The ‘scanner’ display looks pretty cool, and will allow fine tuning of the scanner without a scope. That could be critical to operation in some iffy combinations.

Power on: it starts up and locks. Sometimes it scans a couple of times, other times the lock is instantaneous. Changing the value of the feedback capacitor makes it unstable (smaller caps are more stable too)… for a while… then it seems to mellow out. Freq rises slowly while doing this, which I think is some type of slow magnetization of the choke core, not significant.

I have a magnet I took out of a hard drive, pretty powerful and polarized right across the flat center on one side. I hold this magnet near the D-core of the choke and the frequency goes up . I tend to pull the choke coil out of the breadboard about this time, but if I hold it down, I can hold the magnet very close to the top… and it goes fast . When the magnet gets too close or I click it onto the coil core, it loses lock and won’t regain until I hold the choke and pull the magnet off. I’m guessing the magnet blocks the transfer of the pulse in the coil, so the lock is lost and the scanner switches into circuit. When I pull the magnet away, it scans a couple of times and locks. I’ll bet I’m demagnetizing my magnet too.

Bottom line… I can modify the environment, this changes the frequency of the pulse, and the PLL keeps lock. It’s doing what it’s supposed to do. The frequency counter is a big help with this :-) As
far as I’m concerned, I’ve got a circuit that mostly works. I need to work out the final design of the pulse pickup amp, and it’s ready for the proto shop.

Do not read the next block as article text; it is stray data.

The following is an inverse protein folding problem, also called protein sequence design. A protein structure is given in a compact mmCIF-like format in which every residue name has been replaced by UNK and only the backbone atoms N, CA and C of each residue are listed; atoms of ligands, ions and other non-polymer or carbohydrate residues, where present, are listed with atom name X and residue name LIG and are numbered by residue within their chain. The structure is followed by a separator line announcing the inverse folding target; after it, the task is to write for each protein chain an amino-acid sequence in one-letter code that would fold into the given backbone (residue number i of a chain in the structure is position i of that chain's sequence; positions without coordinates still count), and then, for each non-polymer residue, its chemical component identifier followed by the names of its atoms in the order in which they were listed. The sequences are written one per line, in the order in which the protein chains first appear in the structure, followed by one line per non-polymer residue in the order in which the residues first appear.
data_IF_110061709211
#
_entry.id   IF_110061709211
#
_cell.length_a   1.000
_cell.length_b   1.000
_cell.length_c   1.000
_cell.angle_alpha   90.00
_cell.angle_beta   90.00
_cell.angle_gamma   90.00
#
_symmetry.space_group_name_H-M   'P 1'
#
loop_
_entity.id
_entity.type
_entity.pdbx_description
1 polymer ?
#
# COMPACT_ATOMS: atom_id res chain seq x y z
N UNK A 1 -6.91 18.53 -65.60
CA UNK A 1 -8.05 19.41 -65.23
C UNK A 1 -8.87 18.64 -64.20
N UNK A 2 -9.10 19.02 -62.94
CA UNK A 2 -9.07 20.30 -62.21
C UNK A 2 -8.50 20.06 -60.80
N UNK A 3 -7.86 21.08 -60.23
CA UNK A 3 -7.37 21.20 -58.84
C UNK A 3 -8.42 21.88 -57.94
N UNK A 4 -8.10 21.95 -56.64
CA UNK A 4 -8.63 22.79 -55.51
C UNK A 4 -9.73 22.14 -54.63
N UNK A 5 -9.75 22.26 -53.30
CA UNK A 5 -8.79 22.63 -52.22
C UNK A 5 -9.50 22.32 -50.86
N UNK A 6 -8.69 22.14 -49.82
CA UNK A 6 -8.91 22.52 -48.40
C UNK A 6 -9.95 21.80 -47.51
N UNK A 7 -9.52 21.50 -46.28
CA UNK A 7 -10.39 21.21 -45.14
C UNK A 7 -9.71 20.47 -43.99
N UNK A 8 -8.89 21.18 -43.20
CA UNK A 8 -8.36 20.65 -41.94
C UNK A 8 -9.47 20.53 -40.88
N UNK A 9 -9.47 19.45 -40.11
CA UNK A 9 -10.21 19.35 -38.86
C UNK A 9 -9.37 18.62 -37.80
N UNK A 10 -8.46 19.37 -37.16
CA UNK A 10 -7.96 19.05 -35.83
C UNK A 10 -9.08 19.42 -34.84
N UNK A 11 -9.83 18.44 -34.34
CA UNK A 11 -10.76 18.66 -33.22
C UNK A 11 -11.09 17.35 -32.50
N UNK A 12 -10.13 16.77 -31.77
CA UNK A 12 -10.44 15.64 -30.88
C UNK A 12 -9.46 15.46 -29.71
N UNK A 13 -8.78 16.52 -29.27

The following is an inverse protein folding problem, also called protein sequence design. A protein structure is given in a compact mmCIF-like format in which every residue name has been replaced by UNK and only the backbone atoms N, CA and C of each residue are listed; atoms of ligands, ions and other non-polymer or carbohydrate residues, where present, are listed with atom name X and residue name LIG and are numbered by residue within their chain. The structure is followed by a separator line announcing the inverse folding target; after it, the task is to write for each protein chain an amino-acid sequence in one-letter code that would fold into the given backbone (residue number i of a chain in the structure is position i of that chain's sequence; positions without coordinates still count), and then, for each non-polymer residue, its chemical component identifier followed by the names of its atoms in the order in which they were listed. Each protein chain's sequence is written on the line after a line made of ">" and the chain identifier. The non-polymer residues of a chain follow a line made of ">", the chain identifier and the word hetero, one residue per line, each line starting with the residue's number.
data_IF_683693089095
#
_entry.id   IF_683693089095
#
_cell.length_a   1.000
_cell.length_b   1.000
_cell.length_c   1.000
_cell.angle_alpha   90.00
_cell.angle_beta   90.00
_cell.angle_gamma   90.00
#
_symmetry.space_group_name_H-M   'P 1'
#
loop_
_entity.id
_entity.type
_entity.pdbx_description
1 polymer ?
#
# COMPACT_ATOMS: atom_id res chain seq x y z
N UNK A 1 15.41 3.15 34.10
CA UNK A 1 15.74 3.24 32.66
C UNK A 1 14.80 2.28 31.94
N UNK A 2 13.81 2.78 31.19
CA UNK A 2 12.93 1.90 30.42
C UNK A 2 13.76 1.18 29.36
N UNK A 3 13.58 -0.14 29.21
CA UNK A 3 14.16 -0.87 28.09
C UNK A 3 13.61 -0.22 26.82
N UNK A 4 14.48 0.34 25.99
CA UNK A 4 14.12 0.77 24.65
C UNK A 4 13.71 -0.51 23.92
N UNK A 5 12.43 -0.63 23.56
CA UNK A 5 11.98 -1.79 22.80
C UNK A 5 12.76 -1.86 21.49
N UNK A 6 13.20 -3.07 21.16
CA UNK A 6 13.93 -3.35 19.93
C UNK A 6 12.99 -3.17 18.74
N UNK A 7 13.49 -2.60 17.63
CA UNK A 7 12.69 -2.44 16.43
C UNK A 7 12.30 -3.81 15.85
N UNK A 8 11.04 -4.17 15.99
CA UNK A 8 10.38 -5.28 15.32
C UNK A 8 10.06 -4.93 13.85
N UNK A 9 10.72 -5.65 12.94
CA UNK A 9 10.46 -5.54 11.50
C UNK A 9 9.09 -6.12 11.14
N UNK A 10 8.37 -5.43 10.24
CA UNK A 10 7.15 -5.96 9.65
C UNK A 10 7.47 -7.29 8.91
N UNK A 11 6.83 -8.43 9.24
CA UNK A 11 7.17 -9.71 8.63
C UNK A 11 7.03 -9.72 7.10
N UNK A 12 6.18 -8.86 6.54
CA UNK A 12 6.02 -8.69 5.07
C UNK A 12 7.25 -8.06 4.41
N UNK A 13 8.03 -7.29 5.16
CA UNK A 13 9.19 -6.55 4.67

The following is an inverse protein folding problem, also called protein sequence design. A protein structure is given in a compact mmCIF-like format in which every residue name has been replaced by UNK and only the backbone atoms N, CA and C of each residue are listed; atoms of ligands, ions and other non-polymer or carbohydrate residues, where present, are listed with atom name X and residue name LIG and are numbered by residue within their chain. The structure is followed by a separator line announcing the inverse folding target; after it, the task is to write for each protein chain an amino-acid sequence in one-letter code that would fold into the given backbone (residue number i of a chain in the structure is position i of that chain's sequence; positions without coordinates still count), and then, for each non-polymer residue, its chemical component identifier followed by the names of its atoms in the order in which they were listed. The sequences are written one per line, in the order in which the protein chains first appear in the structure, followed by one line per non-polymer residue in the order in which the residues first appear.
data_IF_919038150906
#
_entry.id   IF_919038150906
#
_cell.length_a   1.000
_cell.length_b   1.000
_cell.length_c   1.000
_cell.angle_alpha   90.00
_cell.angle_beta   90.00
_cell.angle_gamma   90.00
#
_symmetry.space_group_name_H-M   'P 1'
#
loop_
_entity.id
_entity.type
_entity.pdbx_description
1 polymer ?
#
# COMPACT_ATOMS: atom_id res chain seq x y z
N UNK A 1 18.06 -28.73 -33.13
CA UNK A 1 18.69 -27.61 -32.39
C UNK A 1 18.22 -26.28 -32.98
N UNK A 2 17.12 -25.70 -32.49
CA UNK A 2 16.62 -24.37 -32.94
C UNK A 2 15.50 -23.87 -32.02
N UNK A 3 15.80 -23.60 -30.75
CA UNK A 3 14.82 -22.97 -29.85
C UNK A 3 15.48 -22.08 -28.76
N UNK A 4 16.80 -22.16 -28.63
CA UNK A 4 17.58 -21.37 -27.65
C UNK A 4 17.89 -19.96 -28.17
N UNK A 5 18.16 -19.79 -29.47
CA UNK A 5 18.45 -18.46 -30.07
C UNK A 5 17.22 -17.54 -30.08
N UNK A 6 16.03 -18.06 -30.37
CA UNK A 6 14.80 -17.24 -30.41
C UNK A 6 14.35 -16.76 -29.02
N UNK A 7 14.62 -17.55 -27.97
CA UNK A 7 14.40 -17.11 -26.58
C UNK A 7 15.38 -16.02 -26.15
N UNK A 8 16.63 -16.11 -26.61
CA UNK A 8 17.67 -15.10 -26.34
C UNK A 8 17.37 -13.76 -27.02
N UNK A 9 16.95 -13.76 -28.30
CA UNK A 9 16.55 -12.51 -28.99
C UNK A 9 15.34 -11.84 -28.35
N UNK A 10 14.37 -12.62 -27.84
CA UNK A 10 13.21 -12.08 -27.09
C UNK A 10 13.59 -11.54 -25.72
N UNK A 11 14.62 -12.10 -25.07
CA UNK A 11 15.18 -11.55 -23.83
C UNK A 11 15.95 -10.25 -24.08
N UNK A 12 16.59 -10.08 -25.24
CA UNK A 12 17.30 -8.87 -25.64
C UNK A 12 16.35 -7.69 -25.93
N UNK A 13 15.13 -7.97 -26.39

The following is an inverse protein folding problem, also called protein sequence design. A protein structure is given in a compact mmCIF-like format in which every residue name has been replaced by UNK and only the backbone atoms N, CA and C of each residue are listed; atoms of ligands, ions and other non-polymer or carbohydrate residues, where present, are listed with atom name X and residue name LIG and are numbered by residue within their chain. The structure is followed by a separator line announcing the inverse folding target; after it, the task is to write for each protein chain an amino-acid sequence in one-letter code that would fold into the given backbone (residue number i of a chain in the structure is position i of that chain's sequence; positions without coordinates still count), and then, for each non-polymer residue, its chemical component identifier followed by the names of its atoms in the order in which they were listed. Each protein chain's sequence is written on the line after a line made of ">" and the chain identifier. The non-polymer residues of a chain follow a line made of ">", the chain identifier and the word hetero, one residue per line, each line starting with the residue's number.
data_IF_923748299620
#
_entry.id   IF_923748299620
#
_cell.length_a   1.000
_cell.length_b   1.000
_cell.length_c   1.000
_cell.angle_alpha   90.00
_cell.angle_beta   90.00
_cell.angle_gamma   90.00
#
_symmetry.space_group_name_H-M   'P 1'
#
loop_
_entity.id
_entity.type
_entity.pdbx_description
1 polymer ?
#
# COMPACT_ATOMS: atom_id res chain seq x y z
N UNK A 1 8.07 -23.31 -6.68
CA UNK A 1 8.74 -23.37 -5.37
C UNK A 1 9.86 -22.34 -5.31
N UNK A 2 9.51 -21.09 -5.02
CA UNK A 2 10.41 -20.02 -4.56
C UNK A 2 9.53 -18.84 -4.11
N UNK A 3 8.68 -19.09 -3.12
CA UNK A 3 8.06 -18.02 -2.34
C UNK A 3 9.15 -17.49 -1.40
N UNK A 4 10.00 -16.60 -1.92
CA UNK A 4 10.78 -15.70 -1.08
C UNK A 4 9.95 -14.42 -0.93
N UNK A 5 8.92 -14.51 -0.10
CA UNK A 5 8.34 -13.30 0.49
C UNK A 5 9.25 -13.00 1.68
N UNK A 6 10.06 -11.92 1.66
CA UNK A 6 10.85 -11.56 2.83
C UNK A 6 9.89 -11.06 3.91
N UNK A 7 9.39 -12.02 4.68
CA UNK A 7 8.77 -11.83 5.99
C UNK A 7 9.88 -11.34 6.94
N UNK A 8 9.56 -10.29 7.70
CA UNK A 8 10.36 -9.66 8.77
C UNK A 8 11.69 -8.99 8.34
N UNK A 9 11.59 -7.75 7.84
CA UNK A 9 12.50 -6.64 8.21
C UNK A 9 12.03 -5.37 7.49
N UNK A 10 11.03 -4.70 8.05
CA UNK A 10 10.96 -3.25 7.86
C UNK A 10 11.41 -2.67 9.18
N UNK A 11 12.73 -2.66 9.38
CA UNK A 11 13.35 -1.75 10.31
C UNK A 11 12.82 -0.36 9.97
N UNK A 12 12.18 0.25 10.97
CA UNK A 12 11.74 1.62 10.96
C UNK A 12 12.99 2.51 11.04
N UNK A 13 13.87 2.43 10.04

I don’t have all the LEDs hooked up (just gate and lock for now), but I’ve tested the transistor driver
for them and they’ll work. I’ll put the whole thing in a blue translucent NEMA box and it will glow .

I’ve discovered McMaster-Carr. I have good stuff on the way, delrin, nylon, stainless steel, pressure switches. I need to get outside and get to working on the test tube, I just can’t seem to get motivated to get off the breadboard now that I’m having some luck with it. I got a really nice 12VDC brass water valve from . I’m about to send the safety circuit design off for prototyping.

24-SEP-2008 (Later) Schematic and POV-Ray updated.  I cut some tubes with the new saw, it’s… scary.

27-SEP-2008 Made test cell. Tired.

28-SEP-2008 Delrin sucks, no way to glue it, but it will be useful one day with mechanical sealing.  Remade holder out of some of the 2″ clear PVC.  It looks great!  Schematics, files, pics updated.  I added a nice trick with one of the spare 4066 gates, now the scanner display gets brighter when the PLL is not locked, and dimmed when it locks.  I ordered more from Digikey, some very nice switches and knobbies for the front panel, a bunch of forgotten resistor values, and the relays for the safety board.  When I can test the optoisolator circuits with the relay, I can send the safety board design off for prototyping.